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Scaling-up a MOOC at a State University in a Cost-effective Manner

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2016 ASEE Annual Conference & Exposition


New Orleans, Louisiana

Publication Date

June 26, 2016

Start Date

June 26, 2016

End Date

June 29, 2016





Conference Session

Best of Computers in Education Division

Tagged Division

Computers in Education

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Paper Authors


Paul Morrow Nissenson California State Polytechnic University - Pomona

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Paul Nissenson (Ph.D. Mechanical & Aerospace Engineering, University of California, Irvine, 2009) is an Assistant Professor in the Department of Mechanical Engineering at California State Polytechnic University, Pomona. He teaches courses in fluid mechanics, thermodynamics, and numerical methods. Paul's research interests are studying the impact of technology in engineering education and computer modeling of atmospheric systems.

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Todd Dale Coburn P.E. California State Polytechnic University - Pomona

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Todd Coburn is an Assistant Professor of Aerospace/Mechanical Engineering at California State Polytechnic University Pomona, an FAA DER, and a stress/structures consultant. He joined Cal Poly Pomona in September of 2012 after a 25 year career at the Boeing Company and restarted his consulting work around that time. His work at Boeing included the structural analysis of aircraft and rockets. His last seven years at Boeing he managed the large and expanding commercial aircraft strength analysis team in Long Beach, California. He holds a PhD in Engineering & Applied Industrial Mathematics from Claremont Graduate University, MS degrees in Mechanical Engineering and Mathematics, and a BS degree in Mechanical Engineering. He is also a Registered Mechanical Engineer in California, and a Designated Engineering Representative (DER) for the FAA. He resides in California with his wife and three children.

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Education in the world is changing rapidly. Online course offerings are increasing at an exponential rate as universities attempt to meet the needs of a diverse global community of learners. Amidst this potpourri of online courses, massive open online courses (MOOCs) are emerging as an alternative way to educate a multifarious group of learners worldwide. Yet much remains to be learned about how to hone MOOCs into cost-effective tools that provide value without overly burdening a cost-sensitive public education system. This paper provides insight into the issue by reporting on the efforts of California State Polytechnic University, Pomona (Cal Poly Pomona) to scale-up a MOOC from a small $8000 pilot project. The pilot MOOC was a 10-week introduction to computer programming course that took place during Spring 2014 and was open to everyone in the world for free. Over 2100 participants enrolled in the pilot MOOC with 16% successfully completing the course. Results from the pilot MOOC were reported in the Proceedings of the 2015 ASEE Annual Conference.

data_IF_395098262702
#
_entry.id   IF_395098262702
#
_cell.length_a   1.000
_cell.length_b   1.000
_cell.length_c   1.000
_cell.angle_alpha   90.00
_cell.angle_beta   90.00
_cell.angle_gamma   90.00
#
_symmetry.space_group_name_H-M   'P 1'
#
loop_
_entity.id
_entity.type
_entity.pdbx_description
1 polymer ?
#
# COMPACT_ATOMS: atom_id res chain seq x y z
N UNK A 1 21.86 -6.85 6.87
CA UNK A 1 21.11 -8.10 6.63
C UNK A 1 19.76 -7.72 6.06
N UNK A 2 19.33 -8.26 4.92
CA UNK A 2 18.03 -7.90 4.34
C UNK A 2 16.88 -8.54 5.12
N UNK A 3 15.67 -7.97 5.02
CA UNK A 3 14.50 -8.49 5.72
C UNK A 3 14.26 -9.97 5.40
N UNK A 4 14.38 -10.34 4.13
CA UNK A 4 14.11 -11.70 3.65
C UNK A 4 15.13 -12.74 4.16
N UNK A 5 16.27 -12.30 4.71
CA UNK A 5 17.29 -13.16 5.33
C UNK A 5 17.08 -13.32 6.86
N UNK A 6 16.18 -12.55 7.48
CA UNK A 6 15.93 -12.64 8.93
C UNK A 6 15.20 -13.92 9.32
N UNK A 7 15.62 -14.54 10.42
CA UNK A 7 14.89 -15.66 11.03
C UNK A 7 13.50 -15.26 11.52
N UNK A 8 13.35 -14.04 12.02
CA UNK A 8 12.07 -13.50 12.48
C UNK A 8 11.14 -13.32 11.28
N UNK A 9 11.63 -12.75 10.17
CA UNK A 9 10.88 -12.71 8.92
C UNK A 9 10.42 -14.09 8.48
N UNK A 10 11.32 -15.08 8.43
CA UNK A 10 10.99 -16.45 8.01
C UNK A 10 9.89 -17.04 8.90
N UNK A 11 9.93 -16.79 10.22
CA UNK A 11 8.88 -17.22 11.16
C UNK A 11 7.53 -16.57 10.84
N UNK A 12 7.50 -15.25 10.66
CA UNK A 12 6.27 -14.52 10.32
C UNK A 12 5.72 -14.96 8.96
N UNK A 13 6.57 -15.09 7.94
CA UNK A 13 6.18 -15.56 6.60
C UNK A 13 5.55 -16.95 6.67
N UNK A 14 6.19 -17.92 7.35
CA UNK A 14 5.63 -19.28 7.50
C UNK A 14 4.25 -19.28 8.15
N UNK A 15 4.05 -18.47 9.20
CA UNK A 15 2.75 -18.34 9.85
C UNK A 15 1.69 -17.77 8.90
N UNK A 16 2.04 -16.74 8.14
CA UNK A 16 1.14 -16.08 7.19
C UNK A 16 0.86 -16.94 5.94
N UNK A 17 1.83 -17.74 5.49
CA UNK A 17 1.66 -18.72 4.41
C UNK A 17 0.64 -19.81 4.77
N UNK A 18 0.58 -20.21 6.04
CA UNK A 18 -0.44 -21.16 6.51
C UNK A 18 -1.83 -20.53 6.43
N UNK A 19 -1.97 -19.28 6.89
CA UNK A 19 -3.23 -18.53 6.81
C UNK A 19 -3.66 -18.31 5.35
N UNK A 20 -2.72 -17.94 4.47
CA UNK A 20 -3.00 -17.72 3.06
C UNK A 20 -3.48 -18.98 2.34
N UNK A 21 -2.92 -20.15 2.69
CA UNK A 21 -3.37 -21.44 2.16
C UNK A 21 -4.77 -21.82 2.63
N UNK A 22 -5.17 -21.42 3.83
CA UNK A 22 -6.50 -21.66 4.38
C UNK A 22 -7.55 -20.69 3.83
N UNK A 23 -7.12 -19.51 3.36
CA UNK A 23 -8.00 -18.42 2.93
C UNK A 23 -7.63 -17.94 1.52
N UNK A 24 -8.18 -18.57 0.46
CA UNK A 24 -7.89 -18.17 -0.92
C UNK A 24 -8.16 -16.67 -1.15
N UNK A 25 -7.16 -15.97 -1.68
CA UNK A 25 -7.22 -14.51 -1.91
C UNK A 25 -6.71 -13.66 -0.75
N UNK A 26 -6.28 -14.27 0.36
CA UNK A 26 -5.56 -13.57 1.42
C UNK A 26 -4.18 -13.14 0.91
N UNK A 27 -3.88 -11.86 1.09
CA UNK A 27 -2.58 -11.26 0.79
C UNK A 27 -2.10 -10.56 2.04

A scaled-up version of the pilot MOOC took place during Spring 2015 with the goals of increasing enrollment to over 10,000 participants and introducing cost-recovery measures while maintaining a similar budget as the pilot offering. The scaled-up MOOC was a huge success with over 11,600 participants enrolled in the course, a 16% passing rate, and recovery of about half of the costs through the sale of supplemental materials and donations. Participants who were still actively engaged in the course through Week 2 had a much higher passing rate of 55%. Additionally, surveys indicate that the MOOC enhanced participants’ opinion of Cal Poly Pomona and feedback from participants was overwhelmingly positive. The paper discusses the measures taken to effectively scale-up the pilot MOOC, and provides insights and lessons learned that can be used to improve other MOOC offerings. The authors give suggestions on how to attract potential learners, minimize and recover costs, improve passing rates, and respond to participants’ inquiries despite a seemingly overwhelming participant-to-instructor ratio.

Nissenson, P. M., & Coburn, T. D. (2016, June), Scaling-up a MOOC at a State University in a Cost-effective Manner Paper presented at 2016 ASEE Annual Conference & Exposition, New Orleans, Louisiana. 10.18260/p.26140

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